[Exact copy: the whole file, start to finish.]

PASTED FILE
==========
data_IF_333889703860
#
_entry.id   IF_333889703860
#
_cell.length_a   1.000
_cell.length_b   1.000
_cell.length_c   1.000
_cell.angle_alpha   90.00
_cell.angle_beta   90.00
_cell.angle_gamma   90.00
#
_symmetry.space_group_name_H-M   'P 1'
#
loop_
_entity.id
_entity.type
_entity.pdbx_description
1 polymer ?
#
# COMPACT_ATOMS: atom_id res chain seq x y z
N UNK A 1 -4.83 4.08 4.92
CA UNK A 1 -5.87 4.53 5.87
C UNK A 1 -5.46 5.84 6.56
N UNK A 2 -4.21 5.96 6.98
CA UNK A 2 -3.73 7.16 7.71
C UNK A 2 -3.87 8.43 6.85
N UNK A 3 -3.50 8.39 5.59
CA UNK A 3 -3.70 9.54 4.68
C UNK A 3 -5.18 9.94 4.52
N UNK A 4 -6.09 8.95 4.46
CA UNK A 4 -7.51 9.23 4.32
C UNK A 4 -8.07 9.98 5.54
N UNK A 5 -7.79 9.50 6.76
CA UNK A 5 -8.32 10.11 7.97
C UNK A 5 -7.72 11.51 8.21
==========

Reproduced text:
data_IF_333889703860
#
_entry.id   IF_333889703860
#
_cell.length_a   1.000
_cell.length_b   1.000
_cell.length_c   1.000
_cell.angle_alpha   90.00
_cell.angle_beta   90.00
_cell.angle_gamma   90.00
#
_symmetry.space_group_name_H-M   'P 1'
#
loop_
_entity.id
_entity.type
_entity.pdbx_description
1 polymer ?
#
# COMPACT_ATOMS: atom_id res chain seq x y z
N UNK A 1 -4.83 4.08 4.92
CA UNK A 1 -5.87 4.53 5.87
C UNK A 1 -5.46 5.84 6.56
N UNK A 2 -4.21 5.96 6.98
CA UNK A 2 -3.73 7.16 7.71
C UNK A 2 -3.87 8.43 6.85
N UNK A 3 -3.50 8.39 5.59
CA UNK A 3 -3.70 9.54 4.68
C UNK A 3 -5.18 9.94 4.52
N UNK A 4 -6.09 8.95 4.46
CA UNK A 4 -7.51 9.23 4.32
C UNK A 4 -8.07 9.98 5.54
N UNK A 5 -7.79 9.50 6.76
CA UNK A 5 -8.32 10.11 7.97
C UNK A 5 -7.72 11.51 8.21